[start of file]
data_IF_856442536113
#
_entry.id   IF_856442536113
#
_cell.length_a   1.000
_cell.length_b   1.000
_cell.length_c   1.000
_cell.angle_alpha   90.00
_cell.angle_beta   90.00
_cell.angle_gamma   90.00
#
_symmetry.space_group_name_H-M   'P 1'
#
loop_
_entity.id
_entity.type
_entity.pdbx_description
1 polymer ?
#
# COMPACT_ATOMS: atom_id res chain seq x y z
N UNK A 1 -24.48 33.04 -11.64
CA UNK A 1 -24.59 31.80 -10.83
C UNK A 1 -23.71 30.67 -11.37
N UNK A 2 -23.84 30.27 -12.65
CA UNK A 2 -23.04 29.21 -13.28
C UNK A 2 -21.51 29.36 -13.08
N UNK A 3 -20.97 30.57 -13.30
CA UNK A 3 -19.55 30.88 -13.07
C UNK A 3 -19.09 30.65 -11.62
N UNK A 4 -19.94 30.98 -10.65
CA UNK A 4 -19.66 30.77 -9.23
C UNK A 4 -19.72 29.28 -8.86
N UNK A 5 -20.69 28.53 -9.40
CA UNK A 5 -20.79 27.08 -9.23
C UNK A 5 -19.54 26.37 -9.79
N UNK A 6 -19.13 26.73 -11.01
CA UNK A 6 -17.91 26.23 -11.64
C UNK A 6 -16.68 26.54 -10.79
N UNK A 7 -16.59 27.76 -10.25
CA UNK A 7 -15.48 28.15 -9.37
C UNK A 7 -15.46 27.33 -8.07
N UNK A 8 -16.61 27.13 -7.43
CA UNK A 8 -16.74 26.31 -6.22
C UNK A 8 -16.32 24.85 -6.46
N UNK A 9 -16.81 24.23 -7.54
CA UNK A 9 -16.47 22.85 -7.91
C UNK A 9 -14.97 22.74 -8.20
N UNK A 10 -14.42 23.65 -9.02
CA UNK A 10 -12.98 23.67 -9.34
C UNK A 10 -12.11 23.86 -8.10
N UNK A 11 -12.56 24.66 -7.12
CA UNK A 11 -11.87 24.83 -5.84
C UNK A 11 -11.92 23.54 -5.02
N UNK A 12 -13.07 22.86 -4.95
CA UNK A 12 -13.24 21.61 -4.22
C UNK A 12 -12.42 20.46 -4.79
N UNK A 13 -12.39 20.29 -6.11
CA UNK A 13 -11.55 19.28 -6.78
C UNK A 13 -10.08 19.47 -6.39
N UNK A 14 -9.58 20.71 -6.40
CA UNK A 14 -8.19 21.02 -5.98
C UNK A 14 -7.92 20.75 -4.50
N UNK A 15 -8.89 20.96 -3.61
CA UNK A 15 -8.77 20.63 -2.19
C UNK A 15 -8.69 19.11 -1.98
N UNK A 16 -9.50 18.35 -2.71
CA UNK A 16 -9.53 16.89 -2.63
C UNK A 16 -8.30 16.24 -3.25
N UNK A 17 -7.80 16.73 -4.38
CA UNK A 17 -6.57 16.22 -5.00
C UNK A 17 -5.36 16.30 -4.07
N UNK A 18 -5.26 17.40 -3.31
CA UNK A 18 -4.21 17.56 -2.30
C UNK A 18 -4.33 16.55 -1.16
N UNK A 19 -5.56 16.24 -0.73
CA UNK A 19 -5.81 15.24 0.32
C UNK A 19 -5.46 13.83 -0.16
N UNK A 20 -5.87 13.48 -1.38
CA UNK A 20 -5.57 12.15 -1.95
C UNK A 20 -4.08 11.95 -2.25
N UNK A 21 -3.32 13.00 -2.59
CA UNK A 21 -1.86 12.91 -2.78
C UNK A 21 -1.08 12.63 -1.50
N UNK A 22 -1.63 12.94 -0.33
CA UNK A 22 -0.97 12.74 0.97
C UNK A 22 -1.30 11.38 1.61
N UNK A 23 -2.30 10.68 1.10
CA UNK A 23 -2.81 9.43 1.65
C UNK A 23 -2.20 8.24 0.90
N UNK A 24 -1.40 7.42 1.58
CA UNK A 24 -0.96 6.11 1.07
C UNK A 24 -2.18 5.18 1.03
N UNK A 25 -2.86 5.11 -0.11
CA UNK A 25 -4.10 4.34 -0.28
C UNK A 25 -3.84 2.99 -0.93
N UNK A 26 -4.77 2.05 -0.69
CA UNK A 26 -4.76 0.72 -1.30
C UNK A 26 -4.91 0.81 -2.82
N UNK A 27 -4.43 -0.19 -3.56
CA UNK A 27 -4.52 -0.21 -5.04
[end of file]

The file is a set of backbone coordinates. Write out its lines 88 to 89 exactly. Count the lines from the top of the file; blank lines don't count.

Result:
CA UNK A 23 -2.81 9.43 1.65
C UNK A 23 -2.20 8.24 0.90